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- 3% on phone, Internet and cable services
- 2% on dining and at gas stations
- 1% on everything else
The card has no annual fee and no foreign transaction fees.
Now I find this new card interesting for a couple of reasons.
- It almost exactly mirrors the spending bonus categories of the Chase Ink Cash Card except that Ink Cash gives 5% back on phone, internet and cable rather than 3% and also includes office supplies as a top rebate category. Ink Cash also does 2% on dining and gas.
- It’s a new issuer that’s getting aggressive in this space. Credit card rewards are getting more aggressive, not less aggressive.
Now, is this the best cash back card or the best business rewards card? Nope.
The Ink Business Preferred℠ Credit Card has an 80,000 point signup bonus after $5000 spend within 3 months. That can even be enough for a roundtrip business class award ticket between the US and Europe. (Chase points are super valuable because they transfer directly to a variety of airlines and hotels.)
It earns 3 points per dollar on travel — that’s airlines, hotels, rental cars, tolls, even Uber — and 3 points per dollar on shipping and advertising on social media and search engines, so great for anyone who advertises on Facebook or Twitter, or who spends money advertising with Google. It also comes with $600 protection against theft or damage when you use it to buy your cell phone. Of course ‘5/24’ applies, if you have had 5 or more new card approvals in the last 24 months you may not be approved.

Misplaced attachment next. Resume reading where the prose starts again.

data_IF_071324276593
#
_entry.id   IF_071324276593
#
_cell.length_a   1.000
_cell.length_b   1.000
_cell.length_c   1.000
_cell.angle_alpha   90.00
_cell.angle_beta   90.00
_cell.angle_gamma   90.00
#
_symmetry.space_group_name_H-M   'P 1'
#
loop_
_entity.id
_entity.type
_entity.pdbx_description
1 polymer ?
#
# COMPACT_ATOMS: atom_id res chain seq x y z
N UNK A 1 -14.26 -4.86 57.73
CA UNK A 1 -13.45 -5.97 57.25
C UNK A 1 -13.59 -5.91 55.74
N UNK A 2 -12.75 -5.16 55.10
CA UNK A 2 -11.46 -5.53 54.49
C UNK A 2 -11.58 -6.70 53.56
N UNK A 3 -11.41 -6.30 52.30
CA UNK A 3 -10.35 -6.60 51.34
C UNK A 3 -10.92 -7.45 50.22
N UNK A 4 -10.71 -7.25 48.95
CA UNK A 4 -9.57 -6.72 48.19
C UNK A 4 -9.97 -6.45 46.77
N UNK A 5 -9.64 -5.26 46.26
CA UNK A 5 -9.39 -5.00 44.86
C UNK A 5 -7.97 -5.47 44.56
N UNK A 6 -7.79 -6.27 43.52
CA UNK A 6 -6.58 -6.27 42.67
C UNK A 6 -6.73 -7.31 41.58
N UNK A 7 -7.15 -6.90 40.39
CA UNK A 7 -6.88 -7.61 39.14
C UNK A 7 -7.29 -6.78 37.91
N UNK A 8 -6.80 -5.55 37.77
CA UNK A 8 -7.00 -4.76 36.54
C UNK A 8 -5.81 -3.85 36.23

The no annual fee Citi Double Cash Card gives you 1% back when you spend and another 1% back when you pay off the card. I’d rather have the straight-up strong cash return than some categories at 2% and a few at 3%.
And on the small business side the Capital One® Spark® Cash for Business gives you a one-time $500 cash bonus once you spend $4,500 on purchases within 3 months from account opening and unlimited 2% cash back.
The card has an annual fee of $0 intro for first year; $59 after that and no foreign transaction fee.
Cash back is a better strategy than airline miles for people who use their credit card spending for domestic economy flights, plus of course cash isn’t limited to travel and potentially earns a rate of return when invested.
Roughly speaking 2% — or spend categories worth more than 2% — is the new normal. And that’s what airline frequent flyer programs have to compete with. One cent per point in value just isn’t going to cut it anymore and I’m not sure the people running the airline programs have figured that out yet, but if they don’t catch on quick to the need for higher redemption expenses it’s going to mean lost revenue.